ISIS Urging Lone Wolf Attacks on U.S. Military Personnel

ISIS hackers continued to push the narrative of staging small-scale, lone wolf attacks on U.S. soil by publishing what they claimed were personal details about American military and government personnel and labelling them as targets.

A group calling itself the "Islamic State Hacking Division" on Wednesday released a spreadsheet that supposedly contains information about more than 1,400 U.S. government and military employees and urged ISIS followers to "act and kill" people on the list.

The spreadsheet, published and distributed on Twitter by ISIS-affiliated accounts, contains the full names, phone numbers, email addresses and passwords of what the group claims are U.S. Marine Corps, FBI, NASA and U.S. State Department employees.

The list was published along with a message from the hackers: "We are extracting confidential data and passing on your personal information to the soldiers of the khilafah, who soon with the permission of Allah will strike at your necks in your own lands," CNN reported.

CNN said it tested some of the details listed in the spreadsheet and found many of the phone numbers and email addresses were not in service. However, one person on the list, whose number was correct, confirmed to reporters that he had previously served in the U.S. military.

Another person on the list was reached by email. He confirmed that he was a government employee and said he had been warned by the U.S. military that his information was on the list.

Although some of the details were found to be correct, cybersecurity experts have questioned whether they were compiled as a result of a sophisticated hack.

One computer security expert, Troy Hunt, told the Guardian newspaper that many of the details could have been taken from existing data breaches or from publicly available information.

"It's pretty clear that it's been aggregated from different sources," Hunt said, adding, "It's been put together on the basis of a .gov or .mil address. Even the passwords, they're not strong enough to have come from a corporate or government."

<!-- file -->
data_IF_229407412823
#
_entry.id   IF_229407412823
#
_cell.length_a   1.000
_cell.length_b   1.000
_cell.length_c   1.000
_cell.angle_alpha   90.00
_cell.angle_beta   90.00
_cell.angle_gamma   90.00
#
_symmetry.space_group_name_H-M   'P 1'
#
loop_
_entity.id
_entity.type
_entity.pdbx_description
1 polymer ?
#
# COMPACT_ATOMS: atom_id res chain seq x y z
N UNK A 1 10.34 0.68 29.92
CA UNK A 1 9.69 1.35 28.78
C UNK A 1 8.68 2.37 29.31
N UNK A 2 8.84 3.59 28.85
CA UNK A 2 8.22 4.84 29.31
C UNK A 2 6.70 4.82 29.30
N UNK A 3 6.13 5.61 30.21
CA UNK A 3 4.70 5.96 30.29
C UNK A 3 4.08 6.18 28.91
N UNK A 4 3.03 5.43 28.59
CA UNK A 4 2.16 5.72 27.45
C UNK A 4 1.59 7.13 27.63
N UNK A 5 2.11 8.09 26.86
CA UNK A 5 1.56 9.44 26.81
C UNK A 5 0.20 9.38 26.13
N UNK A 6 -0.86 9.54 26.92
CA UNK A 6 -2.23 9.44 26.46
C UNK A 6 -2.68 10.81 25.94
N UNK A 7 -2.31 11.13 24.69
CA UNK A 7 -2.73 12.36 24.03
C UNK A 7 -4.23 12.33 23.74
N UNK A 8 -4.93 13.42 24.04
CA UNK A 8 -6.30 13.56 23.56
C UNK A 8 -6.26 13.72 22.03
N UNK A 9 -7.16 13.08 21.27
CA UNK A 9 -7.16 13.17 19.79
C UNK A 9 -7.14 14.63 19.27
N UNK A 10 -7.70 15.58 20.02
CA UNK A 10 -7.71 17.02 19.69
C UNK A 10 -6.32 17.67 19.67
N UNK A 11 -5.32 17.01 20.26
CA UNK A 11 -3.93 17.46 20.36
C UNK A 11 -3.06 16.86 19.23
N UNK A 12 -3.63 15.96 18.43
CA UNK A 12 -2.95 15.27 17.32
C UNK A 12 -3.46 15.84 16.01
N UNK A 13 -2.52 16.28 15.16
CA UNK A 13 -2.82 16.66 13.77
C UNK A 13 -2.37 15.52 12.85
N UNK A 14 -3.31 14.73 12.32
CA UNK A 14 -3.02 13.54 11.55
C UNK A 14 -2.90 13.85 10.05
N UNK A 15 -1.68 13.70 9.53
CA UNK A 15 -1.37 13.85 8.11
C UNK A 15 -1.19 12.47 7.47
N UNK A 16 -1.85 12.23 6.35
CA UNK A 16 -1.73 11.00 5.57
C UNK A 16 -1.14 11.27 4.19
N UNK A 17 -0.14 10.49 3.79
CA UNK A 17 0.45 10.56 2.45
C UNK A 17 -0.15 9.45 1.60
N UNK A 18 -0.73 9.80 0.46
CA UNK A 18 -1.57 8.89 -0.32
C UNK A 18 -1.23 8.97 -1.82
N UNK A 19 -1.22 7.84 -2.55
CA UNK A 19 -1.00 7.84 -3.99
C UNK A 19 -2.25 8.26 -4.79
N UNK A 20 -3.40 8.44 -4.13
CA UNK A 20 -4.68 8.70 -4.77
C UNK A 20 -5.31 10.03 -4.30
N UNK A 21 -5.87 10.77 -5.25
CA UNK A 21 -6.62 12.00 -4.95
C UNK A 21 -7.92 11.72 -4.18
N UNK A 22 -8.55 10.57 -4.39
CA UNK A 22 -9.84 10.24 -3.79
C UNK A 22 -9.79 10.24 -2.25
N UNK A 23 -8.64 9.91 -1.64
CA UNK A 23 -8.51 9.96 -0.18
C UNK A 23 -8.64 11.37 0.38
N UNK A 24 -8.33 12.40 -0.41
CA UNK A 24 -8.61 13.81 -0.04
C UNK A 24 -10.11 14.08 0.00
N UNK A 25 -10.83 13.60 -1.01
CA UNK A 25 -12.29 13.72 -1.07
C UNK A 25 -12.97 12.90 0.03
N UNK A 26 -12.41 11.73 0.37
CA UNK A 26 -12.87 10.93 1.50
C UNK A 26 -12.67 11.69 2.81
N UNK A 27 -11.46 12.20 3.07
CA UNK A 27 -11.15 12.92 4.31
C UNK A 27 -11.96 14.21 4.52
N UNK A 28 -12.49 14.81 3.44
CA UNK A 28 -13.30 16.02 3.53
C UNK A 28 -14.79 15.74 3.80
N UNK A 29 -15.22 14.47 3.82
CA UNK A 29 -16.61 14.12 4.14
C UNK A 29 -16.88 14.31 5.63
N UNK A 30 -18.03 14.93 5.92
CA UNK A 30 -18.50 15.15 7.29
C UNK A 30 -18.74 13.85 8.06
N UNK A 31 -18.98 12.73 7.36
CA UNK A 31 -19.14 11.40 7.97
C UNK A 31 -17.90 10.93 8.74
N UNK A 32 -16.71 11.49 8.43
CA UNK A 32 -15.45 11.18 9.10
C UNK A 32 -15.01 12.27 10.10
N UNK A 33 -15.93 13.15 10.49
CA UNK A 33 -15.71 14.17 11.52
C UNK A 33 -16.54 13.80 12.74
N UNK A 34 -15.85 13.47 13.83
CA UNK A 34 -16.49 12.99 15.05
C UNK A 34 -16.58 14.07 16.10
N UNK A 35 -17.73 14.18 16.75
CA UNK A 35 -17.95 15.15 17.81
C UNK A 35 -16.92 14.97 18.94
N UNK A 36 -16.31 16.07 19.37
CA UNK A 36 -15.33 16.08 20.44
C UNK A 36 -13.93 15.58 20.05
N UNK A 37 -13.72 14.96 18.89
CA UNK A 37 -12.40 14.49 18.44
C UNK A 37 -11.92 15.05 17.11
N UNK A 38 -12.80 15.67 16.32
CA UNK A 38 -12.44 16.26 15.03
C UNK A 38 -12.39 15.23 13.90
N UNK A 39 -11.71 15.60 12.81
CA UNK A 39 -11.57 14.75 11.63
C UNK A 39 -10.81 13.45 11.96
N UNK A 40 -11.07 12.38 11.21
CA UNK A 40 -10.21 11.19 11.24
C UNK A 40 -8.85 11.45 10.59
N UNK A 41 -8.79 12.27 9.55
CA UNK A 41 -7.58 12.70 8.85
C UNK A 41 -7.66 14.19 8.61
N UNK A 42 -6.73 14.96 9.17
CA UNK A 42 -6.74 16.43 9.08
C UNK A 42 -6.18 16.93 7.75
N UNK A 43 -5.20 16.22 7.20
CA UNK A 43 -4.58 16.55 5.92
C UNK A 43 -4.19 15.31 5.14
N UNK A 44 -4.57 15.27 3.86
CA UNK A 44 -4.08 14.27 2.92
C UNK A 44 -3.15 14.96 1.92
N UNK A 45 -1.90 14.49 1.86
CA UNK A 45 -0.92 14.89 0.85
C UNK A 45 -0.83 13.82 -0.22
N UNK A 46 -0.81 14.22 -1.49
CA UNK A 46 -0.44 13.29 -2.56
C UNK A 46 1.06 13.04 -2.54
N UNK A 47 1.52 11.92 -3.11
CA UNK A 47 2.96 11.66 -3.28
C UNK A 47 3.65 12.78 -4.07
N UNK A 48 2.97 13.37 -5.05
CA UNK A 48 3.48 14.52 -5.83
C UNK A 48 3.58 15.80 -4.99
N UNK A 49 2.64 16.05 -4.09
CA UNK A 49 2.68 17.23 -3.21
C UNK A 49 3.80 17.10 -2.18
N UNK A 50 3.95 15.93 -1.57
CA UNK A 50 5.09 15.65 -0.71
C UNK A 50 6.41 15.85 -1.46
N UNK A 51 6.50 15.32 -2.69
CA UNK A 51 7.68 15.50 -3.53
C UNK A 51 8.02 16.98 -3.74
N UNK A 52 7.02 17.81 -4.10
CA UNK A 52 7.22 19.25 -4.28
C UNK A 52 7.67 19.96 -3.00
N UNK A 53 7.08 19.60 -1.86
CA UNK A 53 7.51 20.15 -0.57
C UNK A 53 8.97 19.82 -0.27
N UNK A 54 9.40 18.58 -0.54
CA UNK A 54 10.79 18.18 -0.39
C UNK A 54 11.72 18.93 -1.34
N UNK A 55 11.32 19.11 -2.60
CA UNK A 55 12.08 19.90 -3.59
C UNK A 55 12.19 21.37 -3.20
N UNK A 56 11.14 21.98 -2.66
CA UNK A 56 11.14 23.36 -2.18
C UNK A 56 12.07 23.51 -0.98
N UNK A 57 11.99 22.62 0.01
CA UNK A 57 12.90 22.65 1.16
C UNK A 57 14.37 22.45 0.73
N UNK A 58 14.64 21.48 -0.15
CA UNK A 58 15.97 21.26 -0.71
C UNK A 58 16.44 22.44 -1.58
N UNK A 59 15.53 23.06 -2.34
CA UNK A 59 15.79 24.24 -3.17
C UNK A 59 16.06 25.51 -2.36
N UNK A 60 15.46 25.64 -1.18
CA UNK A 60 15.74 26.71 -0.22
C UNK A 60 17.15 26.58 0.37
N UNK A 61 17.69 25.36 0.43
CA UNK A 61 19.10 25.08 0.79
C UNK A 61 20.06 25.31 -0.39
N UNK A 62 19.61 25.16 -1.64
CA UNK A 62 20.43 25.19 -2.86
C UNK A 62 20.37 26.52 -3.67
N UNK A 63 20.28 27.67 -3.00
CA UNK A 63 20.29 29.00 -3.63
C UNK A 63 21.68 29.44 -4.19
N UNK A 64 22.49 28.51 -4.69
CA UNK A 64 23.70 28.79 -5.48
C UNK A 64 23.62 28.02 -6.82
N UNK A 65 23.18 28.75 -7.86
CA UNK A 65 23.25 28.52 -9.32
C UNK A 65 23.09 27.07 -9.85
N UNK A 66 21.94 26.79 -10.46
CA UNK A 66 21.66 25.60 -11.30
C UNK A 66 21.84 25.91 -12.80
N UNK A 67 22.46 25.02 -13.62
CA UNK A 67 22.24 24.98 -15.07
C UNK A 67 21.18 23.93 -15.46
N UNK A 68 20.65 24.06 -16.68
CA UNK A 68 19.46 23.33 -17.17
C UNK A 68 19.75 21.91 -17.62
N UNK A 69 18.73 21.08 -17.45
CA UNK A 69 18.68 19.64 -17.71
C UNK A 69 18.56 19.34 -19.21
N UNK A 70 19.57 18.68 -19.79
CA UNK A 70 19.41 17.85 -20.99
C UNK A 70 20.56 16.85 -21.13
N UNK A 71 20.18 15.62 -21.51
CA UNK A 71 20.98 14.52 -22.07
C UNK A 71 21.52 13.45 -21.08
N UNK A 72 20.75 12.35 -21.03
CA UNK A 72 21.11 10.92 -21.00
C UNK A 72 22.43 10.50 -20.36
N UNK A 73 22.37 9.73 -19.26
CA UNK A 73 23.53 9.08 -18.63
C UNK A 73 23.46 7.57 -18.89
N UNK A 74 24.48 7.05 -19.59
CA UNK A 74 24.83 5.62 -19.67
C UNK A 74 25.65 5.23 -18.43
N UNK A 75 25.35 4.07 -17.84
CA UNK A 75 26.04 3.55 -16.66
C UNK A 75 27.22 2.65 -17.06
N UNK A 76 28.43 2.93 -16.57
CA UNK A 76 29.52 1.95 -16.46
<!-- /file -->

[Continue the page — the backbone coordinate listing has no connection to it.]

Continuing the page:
Assessing the risk of attacks tied to the publicized list, Matthew Levitt, from the Washington Institute for Near East Policy, told Newsweek it is not the information leaks that are dangerous but the repetitive messages to kill, which are are highly effective in prompting people to perpetrate lone wolf attacks.

ISIS is a unique terrorist group, Levitt says. "Lone offender terrorism is very effective. Even though it's not 9/11-style terrorism, in some ways it's worse. It's constant, the tempo is very fast and it's more about inspiring lone actors and making people feel very afraid."

"If constant messages with orders to kill are repeated and echoed across Twitter for example, they will plants seeds in people's heads. The messages, longer and shorter ones, create a voice in people's head to kill," Levitt says.

This is not the first time people affiliated with ISIS have claimed to hack employee details for the purpose of inspiring lone wolf attacks on specific individuals.

It costs nothing for ISIS to produce a list like this, Levitt says: "ISIS understand that the repeated retrieval of personal information really does concern governments, especially when there is a threat to them and their employees."

The list exposed on Wednesday also contained the details of eight Australian officials, according to Australian Counter-Terrorism Minister Michael Keenan, who confirmed on Thursday that the personal information of eight officials had been released by the hackers.

"We are aware that there has been a hack that comprised around 1,500 people, and eight of those are Australians," Keenan told Sky News.

"We do have those details, but I'm not going to share them publicly. But, obviously, if we felt that anybody was at risk, we would make contact with them," he said.

In March, the same group posted online a list purporting to show the names and home addresses of over 100 U.S. military personnel. Again, they called on "brothers residing in America" to kill those on the list, Pentagon officials said.